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April 20, 2014 / 20 Nisan, 5774
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Posts Tagged ‘Heavenly Judge’

Self -Repentance

Wednesday, October 26th, 2011

We have just completed three sets of three-day Yom Tov/Shabbat combinations, and now with some sadness (tempered with a dollop of relief) we return to “normalcy” and our daily routines. Still fresh in our minds, however, though fading with each passing day, is the awareness we felt of our vulnerability and our mortality, during Rosh Hashanah through Yom Kippur – the period of time we call the 10 Days of Teshuvah.

For a week and a half, whether while davening in shul or just going about our daily business, our minds were focused on repentance and our fervent, even desperate hope that the Heavenly Judge will be merciful and inscribe us in the Book of Life.

            According to tradition, there are three ways to extend our lives and avert an evil decree, as spelled out at the completion of U’Netaneh Tokef. They are tzeddakah (charity), tefillah (prayer) and teshuvah  (repentance).

Giving charity and praying are pretty self-explanatory. Doing teshuvah entails making a serious effort to improve as human beings and Jews, minimizing our wrongdoings and transgressions against God, and man.

But I feel there is another component to doing teshuvah, and that is reforming.

But what about the transgressions we commit against ourselves? Shouldn’t a commitment to remove bad behaviors and habits fall under the category of doing teshuvah? After all, Hashem has commanded us to take care of ourselves by avoiding dangerous situations and actively promoting measures to improve our health. When we indulge in activities that put our physical, as well as mental well-being, at risk or avoid lifestyle practices that are in our best interests, aren’t we then sinning before our Creator?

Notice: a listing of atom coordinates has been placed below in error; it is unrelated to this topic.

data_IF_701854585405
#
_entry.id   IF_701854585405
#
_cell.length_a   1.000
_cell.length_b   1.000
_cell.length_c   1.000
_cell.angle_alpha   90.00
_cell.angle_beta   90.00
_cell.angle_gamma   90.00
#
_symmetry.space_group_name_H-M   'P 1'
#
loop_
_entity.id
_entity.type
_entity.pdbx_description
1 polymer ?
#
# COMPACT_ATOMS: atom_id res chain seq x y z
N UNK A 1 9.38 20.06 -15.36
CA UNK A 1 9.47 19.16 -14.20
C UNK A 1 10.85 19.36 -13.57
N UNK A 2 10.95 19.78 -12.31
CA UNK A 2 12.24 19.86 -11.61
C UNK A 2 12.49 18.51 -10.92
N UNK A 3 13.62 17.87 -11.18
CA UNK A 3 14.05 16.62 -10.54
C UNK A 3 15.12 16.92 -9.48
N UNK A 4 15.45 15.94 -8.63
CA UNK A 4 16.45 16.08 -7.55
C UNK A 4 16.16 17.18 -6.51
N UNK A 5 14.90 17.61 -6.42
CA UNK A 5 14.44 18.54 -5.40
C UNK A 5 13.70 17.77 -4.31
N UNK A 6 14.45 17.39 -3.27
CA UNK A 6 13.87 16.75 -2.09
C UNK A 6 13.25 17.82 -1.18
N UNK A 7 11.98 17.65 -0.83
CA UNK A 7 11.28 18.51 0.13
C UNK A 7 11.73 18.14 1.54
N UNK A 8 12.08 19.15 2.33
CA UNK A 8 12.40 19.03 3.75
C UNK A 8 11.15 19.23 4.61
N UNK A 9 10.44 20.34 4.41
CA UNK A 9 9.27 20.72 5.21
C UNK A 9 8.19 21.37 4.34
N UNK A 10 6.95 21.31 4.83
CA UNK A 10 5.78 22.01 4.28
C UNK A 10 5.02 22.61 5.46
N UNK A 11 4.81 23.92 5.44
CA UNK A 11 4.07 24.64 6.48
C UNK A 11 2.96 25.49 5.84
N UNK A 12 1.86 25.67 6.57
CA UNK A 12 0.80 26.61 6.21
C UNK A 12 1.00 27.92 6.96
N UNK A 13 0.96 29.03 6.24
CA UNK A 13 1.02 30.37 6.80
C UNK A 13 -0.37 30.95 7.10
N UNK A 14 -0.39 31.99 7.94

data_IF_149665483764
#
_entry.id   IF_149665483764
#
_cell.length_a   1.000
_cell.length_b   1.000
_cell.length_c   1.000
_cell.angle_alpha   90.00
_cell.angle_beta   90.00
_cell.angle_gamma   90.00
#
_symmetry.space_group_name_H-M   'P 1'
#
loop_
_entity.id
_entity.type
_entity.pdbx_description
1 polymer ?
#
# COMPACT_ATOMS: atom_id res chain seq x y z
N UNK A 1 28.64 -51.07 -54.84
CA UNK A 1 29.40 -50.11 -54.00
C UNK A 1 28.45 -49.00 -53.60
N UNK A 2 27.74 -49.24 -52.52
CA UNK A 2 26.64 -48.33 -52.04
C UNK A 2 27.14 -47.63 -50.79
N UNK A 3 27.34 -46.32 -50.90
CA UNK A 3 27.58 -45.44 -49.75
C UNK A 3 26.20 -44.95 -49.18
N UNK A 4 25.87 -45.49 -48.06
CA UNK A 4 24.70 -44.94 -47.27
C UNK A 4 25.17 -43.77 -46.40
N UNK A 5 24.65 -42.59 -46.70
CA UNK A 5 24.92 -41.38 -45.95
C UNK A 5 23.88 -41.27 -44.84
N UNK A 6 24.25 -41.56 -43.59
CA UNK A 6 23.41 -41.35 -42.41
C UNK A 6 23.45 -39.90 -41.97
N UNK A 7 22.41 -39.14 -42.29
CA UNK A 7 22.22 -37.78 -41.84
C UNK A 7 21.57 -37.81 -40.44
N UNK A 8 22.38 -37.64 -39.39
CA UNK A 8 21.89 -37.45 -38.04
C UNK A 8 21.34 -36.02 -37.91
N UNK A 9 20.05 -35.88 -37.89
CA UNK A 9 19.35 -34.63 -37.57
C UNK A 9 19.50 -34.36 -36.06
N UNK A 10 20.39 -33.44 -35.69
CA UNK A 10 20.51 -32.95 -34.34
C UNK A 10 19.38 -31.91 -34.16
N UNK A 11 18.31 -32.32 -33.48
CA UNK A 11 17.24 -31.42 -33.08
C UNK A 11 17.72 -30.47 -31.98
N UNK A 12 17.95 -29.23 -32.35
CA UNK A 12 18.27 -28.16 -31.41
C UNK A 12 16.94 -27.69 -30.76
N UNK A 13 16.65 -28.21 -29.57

It behooves us, then, to do a cheshbon hanefesh (a personal accounting of our actions), followed by personal teshuvah.

Here are some basic suggestions to accomplish this:

         Exercise: It may be difficult to find the time to go to a gym or sports club and work out on a regular basis, but finding a half-hour to walk should be doable. It may only involve doing errands by foot, like mailing a letter or pushing a baby carriage to the grocery store. When at home on the phone, you can do a stretching exercise, like standing up and down on your toes. Other possibilities include kicking your legs out, or holding out your arms and lifting cans of vegetables in the air several times before storing them. Every little bit helps, and without a doubt, there will be improvement in both your physical and mental stamina.

Eat less of the fattening stuff or eat more of the good stuff:  It takes restraint and self-discipline, but the beauty of being Orthodox Jews is that from a very early age, we learned restraint when it comes to eating. A child offered a candy without a hechsher will not eat it; even a young child knows that he has to wait several hours for ice-cream if he had a chicken sandwich. We just need to apply the awareness of, “no I can’t have this,” when it comes to unhealthy foods.

You must be extra vigilant when feeding your children. Overweight kids tend to become obese adults, potentially facing serious health issues that can shorten their lives. You are their protectors and role models. If you eat sensibly, they will do likewise. Also, encourage them to exercise; for example, turn walking into a family activity. This will benefit them both emotionally and physically.

Get treatment for life-threatening habits: Celebrate ShabbatYom Tov and simchas - but don’t go overboard on the alcohol. If you have a drinking problem, seek professional help. Ditto if you have any kind of addiction, be it drugs, gambling, indulging in risky behaviors or remaining in dangerous relationships like an abusive marriage. There are communal agencies that will help you receive the needed guidance and resources. You are made b’tzelem Elokim, and you are a valuable and worthy entity – deserving of an abuse-free life. You owe it to yourself and to those who love or depend on you to save yourself – and them.

Not God’s Messenger

Wednesday, November 15th, 2006

         It was one of those cold, rain-soaked evenings – the kind that make you look forward to a hot drink, a good book and a soft couch to curl up on. With those happy thoughts in mind since I was close to home, I proceeded to cross to the other side of the street.